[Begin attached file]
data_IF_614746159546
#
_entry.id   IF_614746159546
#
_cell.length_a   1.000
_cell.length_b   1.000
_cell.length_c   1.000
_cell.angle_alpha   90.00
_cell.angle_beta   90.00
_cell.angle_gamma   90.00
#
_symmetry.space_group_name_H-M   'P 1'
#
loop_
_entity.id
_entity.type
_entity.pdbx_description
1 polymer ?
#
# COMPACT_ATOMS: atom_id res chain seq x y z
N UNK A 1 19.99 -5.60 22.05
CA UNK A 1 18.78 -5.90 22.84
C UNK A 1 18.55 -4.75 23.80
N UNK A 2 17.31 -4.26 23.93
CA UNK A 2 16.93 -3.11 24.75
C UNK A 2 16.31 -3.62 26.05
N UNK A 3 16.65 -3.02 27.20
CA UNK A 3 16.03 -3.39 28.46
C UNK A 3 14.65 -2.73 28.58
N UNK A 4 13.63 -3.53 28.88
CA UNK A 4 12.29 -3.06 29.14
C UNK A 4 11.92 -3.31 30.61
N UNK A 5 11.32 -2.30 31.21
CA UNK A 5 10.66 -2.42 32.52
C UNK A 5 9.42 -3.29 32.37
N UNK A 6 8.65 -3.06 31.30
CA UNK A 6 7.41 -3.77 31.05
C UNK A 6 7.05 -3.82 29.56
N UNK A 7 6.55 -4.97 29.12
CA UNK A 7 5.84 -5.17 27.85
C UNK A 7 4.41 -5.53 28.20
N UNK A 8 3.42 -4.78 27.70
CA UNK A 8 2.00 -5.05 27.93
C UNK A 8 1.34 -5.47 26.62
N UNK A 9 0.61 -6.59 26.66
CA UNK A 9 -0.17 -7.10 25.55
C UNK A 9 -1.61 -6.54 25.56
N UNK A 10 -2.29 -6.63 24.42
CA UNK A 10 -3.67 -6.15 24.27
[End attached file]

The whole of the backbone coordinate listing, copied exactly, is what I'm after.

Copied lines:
data_IF_614746159546
#
_entry.id   IF_614746159546
#
_cell.length_a   1.000
_cell.length_b   1.000
_cell.length_c   1.000
_cell.angle_alpha   90.00
_cell.angle_beta   90.00
_cell.angle_gamma   90.00
#
_symmetry.space_group_name_H-M   'P 1'
#
loop_
_entity.id
_entity.type
_entity.pdbx_description
1 polymer ?
#
# COMPACT_ATOMS: atom_id res chain seq x y z
N UNK A 1 19.99 -5.60 22.05
CA UNK A 1 18.78 -5.90 22.84
C UNK A 1 18.55 -4.75 23.80
N UNK A 2 17.31 -4.26 23.93
CA UNK A 2 16.93 -3.11 24.75
C UNK A 2 16.31 -3.62 26.05
N UNK A 3 16.65 -3.02 27.20
CA UNK A 3 16.03 -3.39 28.46
C UNK A 3 14.65 -2.73 28.58
N UNK A 4 13.63 -3.53 28.88
CA UNK A 4 12.29 -3.06 29.14
C UNK A 4 11.92 -3.31 30.61
N UNK A 5 11.32 -2.30 31.21
CA UNK A 5 10.66 -2.42 32.52
C UNK A 5 9.42 -3.29 32.37
N UNK A 6 8.65 -3.06 31.30
CA UNK A 6 7.41 -3.77 31.05
C UNK A 6 7.05 -3.82 29.56
N UNK A 7 6.55 -4.97 29.12
CA UNK A 7 5.84 -5.17 27.85
C UNK A 7 4.41 -5.53 28.20
N UNK A 8 3.42 -4.78 27.70
CA UNK A 8 2.00 -5.05 27.93
C UNK A 8 1.34 -5.47 26.62
N UNK A 9 0.61 -6.59 26.66
CA UNK A 9 -0.17 -7.10 25.55
C UNK A 9 -1.61 -6.54 25.56
N UNK A 10 -2.29 -6.63 24.42
CA UNK A 10 -3.67 -6.15 24.27